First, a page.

before-tax cash flow

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Before-Tax Cash Flow

The cash flow a person or company realizes after subtracting debt service and other expenses but not tax liability. Before-tax cash flow represents cash available to pay off creditors in the event of liquidation. While it is an important measure, it is not as closely watched as earnings before interest and taxes.
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before-tax cash flow

The amount of money generated by an investment after collection of all revenues and payment of all bills, but without any deductions for depreciation or other noncash items, and before calculation of income tax consequences. An important figure in analyzing any investment,because properties with high depreciation expenses may show tax losses but positive cash flows.In the alternative,a property that requires expensive financing for acquisition or operation may show good net income figures for accounting and tax purposes, but have a negative cash flow requiring the owner to supplement the property with money from other sources.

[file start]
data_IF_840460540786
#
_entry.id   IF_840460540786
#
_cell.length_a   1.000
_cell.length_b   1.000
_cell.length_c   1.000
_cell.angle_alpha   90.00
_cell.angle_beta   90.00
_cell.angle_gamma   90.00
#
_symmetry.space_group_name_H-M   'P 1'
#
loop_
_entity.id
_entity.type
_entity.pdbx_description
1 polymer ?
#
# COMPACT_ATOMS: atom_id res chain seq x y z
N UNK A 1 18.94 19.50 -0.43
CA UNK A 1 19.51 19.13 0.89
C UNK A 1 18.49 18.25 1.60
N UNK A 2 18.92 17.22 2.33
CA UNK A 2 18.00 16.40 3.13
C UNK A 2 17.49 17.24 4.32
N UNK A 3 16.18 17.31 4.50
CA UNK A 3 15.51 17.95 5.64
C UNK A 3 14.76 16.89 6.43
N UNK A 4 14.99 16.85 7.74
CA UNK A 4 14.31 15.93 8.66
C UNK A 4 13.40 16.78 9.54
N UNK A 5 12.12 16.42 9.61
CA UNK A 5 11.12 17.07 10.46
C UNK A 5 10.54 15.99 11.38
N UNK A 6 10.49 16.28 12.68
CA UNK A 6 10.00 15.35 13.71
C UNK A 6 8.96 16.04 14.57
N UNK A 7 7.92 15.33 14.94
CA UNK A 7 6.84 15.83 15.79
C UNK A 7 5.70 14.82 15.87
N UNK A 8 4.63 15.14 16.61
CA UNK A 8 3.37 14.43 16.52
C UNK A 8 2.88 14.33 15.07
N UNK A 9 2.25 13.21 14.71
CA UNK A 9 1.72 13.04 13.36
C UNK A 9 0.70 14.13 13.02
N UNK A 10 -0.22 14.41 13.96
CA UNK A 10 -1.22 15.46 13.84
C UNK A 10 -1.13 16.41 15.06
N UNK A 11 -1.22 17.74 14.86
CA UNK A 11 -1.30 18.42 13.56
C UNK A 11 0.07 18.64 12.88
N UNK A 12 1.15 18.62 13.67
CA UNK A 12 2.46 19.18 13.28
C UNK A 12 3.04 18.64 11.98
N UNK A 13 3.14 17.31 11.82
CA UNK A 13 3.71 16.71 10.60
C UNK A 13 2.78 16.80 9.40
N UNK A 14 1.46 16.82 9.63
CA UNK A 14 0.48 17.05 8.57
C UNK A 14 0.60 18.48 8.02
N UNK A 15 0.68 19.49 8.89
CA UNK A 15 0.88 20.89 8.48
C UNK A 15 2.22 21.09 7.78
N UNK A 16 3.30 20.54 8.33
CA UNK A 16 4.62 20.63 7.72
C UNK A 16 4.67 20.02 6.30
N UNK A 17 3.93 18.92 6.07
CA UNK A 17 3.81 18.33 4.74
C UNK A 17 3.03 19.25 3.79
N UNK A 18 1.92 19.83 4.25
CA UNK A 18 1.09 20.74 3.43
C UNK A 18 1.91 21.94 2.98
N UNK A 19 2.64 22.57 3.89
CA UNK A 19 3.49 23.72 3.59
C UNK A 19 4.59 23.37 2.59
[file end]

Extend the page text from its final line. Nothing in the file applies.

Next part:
The Complete Real Estate Encyclopedia by Denise L. Evans, JD & O. William Evans, JD. Copyright © 2007 by The McGraw-Hill Companies, Inc.
References in periodicals archive ?
The after-tax CCFs are just the before-tax cash flows to both debt and equity, reduced by taxes including interest tax shields.
Again the proof is that the before-tax cash flows to the equity position of $5,740,645 equate to an IRR of 18.27%.